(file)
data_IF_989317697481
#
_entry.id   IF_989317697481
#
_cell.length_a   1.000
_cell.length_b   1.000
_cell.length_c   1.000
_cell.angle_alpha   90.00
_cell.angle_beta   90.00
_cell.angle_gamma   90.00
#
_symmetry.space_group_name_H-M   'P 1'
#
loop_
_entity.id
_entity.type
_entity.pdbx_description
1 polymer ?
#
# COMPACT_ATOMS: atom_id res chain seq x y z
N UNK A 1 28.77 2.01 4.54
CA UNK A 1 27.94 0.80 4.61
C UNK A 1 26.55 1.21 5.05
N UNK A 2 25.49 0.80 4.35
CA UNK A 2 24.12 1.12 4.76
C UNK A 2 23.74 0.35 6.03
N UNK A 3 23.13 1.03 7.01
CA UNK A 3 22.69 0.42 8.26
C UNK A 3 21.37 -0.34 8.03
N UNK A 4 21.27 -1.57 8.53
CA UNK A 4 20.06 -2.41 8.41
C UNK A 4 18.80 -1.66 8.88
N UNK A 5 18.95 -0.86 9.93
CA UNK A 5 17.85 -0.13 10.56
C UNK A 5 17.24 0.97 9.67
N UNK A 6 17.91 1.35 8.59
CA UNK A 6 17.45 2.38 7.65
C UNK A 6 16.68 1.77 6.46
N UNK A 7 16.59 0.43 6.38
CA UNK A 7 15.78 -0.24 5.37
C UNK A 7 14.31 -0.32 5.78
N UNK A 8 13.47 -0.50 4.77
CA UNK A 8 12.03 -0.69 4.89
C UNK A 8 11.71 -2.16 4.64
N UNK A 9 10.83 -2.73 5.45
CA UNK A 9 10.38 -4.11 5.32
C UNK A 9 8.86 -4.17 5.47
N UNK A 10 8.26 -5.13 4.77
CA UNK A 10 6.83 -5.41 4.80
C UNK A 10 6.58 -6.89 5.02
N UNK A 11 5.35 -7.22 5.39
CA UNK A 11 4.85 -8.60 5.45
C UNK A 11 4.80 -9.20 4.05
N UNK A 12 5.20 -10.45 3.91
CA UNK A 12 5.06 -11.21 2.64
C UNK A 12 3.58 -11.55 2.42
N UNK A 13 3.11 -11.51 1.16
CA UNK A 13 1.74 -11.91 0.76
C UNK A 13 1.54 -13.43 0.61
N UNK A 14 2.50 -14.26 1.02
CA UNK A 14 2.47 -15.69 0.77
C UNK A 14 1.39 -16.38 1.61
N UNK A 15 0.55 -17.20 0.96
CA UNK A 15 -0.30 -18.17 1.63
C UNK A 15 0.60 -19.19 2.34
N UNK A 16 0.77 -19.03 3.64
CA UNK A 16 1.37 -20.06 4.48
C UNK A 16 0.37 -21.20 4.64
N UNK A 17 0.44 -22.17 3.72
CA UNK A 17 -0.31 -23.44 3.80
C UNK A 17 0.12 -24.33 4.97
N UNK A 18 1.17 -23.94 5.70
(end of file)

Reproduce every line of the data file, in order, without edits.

data_IF_989317697481
#
_entry.id   IF_989317697481
#
_cell.length_a   1.000
_cell.length_b   1.000
_cell.length_c   1.000
_cell.angle_alpha   90.00
_cell.angle_beta   90.00
_cell.angle_gamma   90.00
#
_symmetry.space_group_name_H-M   'P 1'
#
loop_
_entity.id
_entity.type
_entity.pdbx_description
1 polymer ?
#
# COMPACT_ATOMS: atom_id res chain seq x y z
N UNK A 1 28.77 2.01 4.54
CA UNK A 1 27.94 0.80 4.61
C UNK A 1 26.55 1.21 5.05
N UNK A 2 25.49 0.80 4.35
CA UNK A 2 24.12 1.12 4.76
C UNK A 2 23.74 0.35 6.03
N UNK A 3 23.13 1.03 7.01
CA UNK A 3 22.69 0.42 8.26
C UNK A 3 21.37 -0.34 8.03
N UNK A 4 21.27 -1.57 8.53
CA UNK A 4 20.06 -2.41 8.41
C UNK A 4 18.80 -1.66 8.88
N UNK A 5 18.95 -0.86 9.93
CA UNK A 5 17.85 -0.13 10.56
C UNK A 5 17.24 0.97 9.67
N UNK A 6 17.91 1.35 8.59
CA UNK A 6 17.45 2.38 7.65
C UNK A 6 16.68 1.77 6.46
N UNK A 7 16.59 0.43 6.38
CA UNK A 7 15.78 -0.24 5.37
C UNK A 7 14.31 -0.32 5.78
N UNK A 8 13.47 -0.50 4.77
CA UNK A 8 12.03 -0.69 4.89
C UNK A 8 11.71 -2.16 4.64
N UNK A 9 10.83 -2.73 5.45
CA UNK A 9 10.38 -4.11 5.32
C UNK A 9 8.86 -4.17 5.47
N UNK A 10 8.26 -5.13 4.77
CA UNK A 10 6.83 -5.41 4.80
C UNK A 10 6.58 -6.89 5.02
N UNK A 11 5.35 -7.22 5.39
CA UNK A 11 4.85 -8.60 5.45
C UNK A 11 4.80 -9.20 4.05
N UNK A 12 5.20 -10.45 3.91
CA UNK A 12 5.06 -11.21 2.64
C UNK A 12 3.58 -11.55 2.42
N UNK A 13 3.11 -11.51 1.16
CA UNK A 13 1.74 -11.91 0.76
C UNK A 13 1.54 -13.43 0.61
N UNK A 14 2.50 -14.26 1.02
CA UNK A 14 2.47 -15.69 0.77
C UNK A 14 1.39 -16.38 1.61
N UNK A 15 0.55 -17.20 0.96
CA UNK A 15 -0.30 -18.17 1.63
C UNK A 15 0.60 -19.19 2.34
N UNK A 16 0.77 -19.03 3.64
CA UNK A 16 1.37 -20.06 4.48
C UNK A 16 0.37 -21.20 4.64
N UNK A 17 0.44 -22.17 3.72
CA UNK A 17 -0.31 -23.44 3.80
C UNK A 17 0.12 -24.33 4.97
N UNK A 18 1.17 -23.94 5.70